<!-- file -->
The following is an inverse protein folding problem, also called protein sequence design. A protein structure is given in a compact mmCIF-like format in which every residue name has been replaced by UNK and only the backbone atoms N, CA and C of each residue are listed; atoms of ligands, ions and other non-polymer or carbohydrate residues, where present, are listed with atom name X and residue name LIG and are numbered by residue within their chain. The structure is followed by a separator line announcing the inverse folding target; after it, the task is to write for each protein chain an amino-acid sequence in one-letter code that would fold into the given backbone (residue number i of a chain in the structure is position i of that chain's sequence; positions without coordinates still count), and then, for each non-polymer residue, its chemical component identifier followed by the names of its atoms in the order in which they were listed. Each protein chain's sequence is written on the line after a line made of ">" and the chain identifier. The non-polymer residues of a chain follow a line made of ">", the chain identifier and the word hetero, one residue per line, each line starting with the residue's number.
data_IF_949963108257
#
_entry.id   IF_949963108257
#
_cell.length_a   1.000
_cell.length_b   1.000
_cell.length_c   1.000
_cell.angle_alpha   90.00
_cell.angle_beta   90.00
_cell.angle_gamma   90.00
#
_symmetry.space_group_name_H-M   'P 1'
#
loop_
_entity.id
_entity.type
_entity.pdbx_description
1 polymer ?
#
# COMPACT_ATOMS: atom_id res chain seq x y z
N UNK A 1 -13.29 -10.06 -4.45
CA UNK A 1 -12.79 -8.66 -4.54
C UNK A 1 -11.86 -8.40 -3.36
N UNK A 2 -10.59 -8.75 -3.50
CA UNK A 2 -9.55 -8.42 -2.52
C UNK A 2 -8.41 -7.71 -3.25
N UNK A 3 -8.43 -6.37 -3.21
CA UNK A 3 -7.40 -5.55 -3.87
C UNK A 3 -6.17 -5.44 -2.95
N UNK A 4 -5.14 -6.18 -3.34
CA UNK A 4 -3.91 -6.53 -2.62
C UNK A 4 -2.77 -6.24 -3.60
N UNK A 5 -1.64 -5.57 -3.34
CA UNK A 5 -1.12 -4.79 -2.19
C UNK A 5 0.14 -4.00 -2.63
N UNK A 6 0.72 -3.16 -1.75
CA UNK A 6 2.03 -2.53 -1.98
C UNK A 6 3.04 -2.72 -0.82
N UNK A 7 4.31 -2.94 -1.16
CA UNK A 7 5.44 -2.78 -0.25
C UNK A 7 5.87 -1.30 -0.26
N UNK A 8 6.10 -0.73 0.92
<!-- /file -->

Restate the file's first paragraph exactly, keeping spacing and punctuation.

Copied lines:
The following is an inverse protein folding problem, also called protein sequence design. A protein structure is given in a compact mmCIF-like format in which every residue name has been replaced by UNK and only the backbone atoms N, CA and C of each residue are listed; atoms of ligands, ions and other non-polymer or carbohydrate residues, where present, are listed with atom name X and residue name LIG and are numbered by residue within their chain. The structure is followed by a separator line announcing the inverse folding target; after it, the task is to write for each protein chain an amino-acid sequence in one-letter code that would fold into the given backbone (residue number i of a chain in the structure is position i of that chain's sequence; positions without coordinates still count), and then, for each non-polymer residue, its chemical component identifier followed by the names of its atoms in the order in which they were listed. Each protein chain's sequence is written on the line after a line made of ">" and the chain identifier. The non-polymer residues of a chain follow a line made of ">", the chain identifier and the word hetero, one residue per line, each line starting with the residue's number.